Tumors fall within the category of non-traumatic Acquired Brain Injury or ABI. Non-traumatic refers to not being the result of external physical force, such as a blow to the head, for example. This distinction is worthwhile being aware of because it affects how your disability is categorized vs. a learning disability, or more precisely, you may have a learning disability due to ABI.
Disability Is Common on College Campuses
According to the National Center for College Students with Disabilities NCCDS quick facts, students with disabilities comprise 19% of the undergraduate student population.¹
Students who have had pediatric brain cancer are often considered within the Learning Disabilities category (31% of students with disabilities), ADHD category (18%) and Chronic/Health category (11%).²
Sources: ¹U.S. Department of Education, National Center for Education Statistics. (2019). Digest of Education Statistics, 2017 (2018-070).
²Raue, K., and Lewis, L. (2011). Students With Disabilities at Degree-Granting Postsecondary Institutions(NCES 2011–018). U.S. Department of Education, National Center for Education Statistics. Washington, DC: U.S. Government Printing Office.
A ROADMAP TO RESOURCES
This guide spans the admissions process and the college experience, from identifying colleges where students would likely thrive in an atmosphere of support to understanding how these resources are deployed, sometimes in the form of accommodations.
Navigating the college admissions process includes existing resources and blazing your own trail. Consider yourself an advocate for yourself and identify a counselor at college who can also serve as an advocate for you. Remember that you know best what works for you.
A RANGE OF RESOURCES
Here are some types of college resources for students with disabilities related to brain cancer:
o Special Programs – Some schools have special programs that may come with an additional fee or may be free, but you have to enter, for example, the summer before freshman year, to be part of this special cohort. These students benefit from prep summer sessions, opportunities to socialize together and share experiences, and personalized support with counselors and tutors who know them and know their issues, available year-round for a consistent experience and support system.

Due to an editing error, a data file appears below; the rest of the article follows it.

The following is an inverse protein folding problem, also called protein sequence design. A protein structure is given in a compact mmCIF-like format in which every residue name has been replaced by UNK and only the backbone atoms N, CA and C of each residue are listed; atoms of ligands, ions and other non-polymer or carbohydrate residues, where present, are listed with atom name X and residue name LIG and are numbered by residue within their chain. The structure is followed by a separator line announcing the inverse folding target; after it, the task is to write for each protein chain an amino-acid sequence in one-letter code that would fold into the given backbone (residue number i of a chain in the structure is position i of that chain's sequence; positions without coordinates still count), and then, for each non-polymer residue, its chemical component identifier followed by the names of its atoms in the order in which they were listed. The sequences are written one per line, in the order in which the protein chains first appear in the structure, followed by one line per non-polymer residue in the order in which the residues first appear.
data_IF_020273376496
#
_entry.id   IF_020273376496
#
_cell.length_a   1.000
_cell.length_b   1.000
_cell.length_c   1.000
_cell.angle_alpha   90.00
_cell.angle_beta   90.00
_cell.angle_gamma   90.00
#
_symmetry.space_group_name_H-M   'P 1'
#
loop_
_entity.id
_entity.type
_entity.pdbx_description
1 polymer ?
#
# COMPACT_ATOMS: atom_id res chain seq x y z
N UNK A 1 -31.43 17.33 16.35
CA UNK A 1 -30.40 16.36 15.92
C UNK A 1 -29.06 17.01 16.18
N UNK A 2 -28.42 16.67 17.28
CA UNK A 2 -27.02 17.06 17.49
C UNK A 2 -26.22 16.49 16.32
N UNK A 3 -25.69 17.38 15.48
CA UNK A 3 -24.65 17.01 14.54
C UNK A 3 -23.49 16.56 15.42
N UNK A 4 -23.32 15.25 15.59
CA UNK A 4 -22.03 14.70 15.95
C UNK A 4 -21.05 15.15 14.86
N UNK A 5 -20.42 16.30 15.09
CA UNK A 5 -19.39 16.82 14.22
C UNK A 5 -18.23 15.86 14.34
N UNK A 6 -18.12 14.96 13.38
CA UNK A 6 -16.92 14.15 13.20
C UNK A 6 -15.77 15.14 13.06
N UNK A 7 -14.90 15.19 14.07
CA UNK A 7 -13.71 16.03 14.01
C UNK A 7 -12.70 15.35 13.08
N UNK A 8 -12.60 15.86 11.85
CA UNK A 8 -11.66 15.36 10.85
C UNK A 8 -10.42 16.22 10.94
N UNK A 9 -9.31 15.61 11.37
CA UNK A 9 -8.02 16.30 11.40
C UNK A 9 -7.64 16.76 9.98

o Accessibility Center – Staffed with specialized counselors and a learning center for taking proctored exams. These centers have a variety of different names depending on the university. For example, at the University of Michigan, Ann Arbor, the center is SSD, Services for Students with Disabilities.
o Possible Accommodations – Adjusting or modifying exams or assignments and deadlines, e.g., reduced workload, allowing for extra time; note-taking; early registration, assistive technology; taking proctored exams in a learning or testing center; additional breaks for eating/restroom and eating/drinking beverages during class.
o Tutoring –May be available with/without cost depending on the extent of the support services and how this is structured. For example, dormitory living or campus resources may include a study room with drop-in tutoring by student tutors who are learning assistants, upperclassmen who did well in a particular course. However, the expertise of tutoring varies, and many students do not avail themselves of this opportunity for academic help. There are also clubs that offer free tutoring, for example the premed club offering tutoring for introductory science courses.
o Support Groups –Meet students with similar issues and learn how to best navigate the system and gain peer support. These support groups or communities may be on-campus and organized by the college or off campus.
o Professor/Teaching Assistant – Get to know professors and teaching assistants. Be sure they are aware you have accommodations. You are not required to divulge the nature of your medical issues, as this is protected information. However, if you want to share how they can help you be successful from the beginning, this makes them aware about possible needs on their part to modify or adjust assignments or testing. Professors need this lead time to adjust their testing and assignments, as it may require time on their part. They should be apprised of accommodations by the accessibility center, but it’s better to reach out to them to be sure they are aware of accommodations, in case they did not open their notification letter or were only notified at exam time.
The National Center for College Students with Learning Disabilities is the only federally funded center in the U.S. with information relating to all types of disabilities. However, there are resources, tips and news relating to a range of disabilities, so it’s worth perusing. It recommends ways to maximize your accommodations, so it provides good awareness of the role the student plays in making this happen.